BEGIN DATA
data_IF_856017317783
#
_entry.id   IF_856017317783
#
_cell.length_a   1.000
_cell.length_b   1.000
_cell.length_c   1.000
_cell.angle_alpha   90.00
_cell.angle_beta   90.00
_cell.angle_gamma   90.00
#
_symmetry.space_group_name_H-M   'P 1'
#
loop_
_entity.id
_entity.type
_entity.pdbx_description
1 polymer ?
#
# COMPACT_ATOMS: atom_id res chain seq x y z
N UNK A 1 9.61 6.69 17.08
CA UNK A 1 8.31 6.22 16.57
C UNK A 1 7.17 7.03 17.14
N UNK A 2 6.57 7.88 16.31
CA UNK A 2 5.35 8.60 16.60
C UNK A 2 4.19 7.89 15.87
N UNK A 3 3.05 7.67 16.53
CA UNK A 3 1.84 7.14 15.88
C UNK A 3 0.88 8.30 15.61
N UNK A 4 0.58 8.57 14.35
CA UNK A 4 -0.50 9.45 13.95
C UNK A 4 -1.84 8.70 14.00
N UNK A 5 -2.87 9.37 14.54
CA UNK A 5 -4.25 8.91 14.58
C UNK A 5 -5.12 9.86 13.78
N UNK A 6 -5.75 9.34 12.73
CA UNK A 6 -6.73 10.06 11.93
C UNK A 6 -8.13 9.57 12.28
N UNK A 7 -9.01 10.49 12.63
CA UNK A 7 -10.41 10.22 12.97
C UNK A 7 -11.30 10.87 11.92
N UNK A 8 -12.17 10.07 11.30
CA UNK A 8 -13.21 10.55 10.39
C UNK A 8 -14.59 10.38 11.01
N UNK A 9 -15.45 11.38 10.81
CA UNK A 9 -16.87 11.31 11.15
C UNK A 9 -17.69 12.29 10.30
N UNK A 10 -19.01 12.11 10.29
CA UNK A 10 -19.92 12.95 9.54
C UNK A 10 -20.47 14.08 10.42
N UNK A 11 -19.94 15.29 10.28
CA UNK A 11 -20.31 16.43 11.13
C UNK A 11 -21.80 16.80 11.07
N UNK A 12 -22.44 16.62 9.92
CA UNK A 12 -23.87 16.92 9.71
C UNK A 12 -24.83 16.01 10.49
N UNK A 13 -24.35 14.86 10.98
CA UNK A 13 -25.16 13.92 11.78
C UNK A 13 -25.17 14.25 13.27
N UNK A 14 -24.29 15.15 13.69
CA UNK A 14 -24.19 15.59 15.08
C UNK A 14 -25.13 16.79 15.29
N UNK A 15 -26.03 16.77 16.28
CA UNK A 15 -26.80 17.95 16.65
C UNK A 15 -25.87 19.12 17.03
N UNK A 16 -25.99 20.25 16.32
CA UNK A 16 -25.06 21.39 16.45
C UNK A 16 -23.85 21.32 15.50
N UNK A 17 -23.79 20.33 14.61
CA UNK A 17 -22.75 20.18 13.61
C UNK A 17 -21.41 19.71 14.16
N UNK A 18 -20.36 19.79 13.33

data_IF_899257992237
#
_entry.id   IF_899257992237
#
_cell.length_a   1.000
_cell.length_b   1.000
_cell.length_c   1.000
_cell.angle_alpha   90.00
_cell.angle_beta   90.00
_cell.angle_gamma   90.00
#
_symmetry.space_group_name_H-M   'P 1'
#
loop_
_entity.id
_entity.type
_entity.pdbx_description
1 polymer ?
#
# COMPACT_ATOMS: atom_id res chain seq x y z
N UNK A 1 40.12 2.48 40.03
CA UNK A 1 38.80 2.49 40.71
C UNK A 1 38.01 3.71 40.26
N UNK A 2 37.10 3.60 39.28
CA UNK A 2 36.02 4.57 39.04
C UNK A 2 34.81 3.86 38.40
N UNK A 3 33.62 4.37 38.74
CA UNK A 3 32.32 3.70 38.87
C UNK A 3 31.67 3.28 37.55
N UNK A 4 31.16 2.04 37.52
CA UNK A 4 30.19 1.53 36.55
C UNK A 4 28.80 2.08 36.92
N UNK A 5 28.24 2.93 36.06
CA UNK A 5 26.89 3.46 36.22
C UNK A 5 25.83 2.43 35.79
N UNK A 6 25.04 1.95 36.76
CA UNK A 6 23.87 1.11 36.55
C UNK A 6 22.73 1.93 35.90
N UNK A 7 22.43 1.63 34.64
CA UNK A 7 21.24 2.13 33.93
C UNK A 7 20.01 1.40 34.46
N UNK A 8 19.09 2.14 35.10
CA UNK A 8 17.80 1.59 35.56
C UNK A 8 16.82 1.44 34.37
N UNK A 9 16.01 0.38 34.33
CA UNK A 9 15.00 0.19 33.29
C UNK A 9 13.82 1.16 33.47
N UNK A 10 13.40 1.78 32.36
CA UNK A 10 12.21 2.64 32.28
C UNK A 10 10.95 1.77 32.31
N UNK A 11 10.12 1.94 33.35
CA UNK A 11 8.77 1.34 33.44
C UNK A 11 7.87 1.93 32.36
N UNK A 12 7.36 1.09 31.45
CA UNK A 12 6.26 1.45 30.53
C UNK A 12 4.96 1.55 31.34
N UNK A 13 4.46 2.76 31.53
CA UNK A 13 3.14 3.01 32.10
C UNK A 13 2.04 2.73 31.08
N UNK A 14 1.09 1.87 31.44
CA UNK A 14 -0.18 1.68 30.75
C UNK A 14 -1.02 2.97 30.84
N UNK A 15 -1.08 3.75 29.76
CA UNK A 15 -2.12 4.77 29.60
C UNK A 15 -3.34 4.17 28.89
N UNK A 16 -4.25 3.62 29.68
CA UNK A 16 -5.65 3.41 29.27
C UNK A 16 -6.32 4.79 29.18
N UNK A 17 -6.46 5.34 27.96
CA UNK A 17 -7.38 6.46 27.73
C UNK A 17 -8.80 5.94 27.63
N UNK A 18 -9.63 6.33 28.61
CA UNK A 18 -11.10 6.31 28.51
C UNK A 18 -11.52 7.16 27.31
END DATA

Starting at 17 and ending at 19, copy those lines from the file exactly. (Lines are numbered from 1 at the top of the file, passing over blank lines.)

_entity.pdbx_description
1 polymer ?
#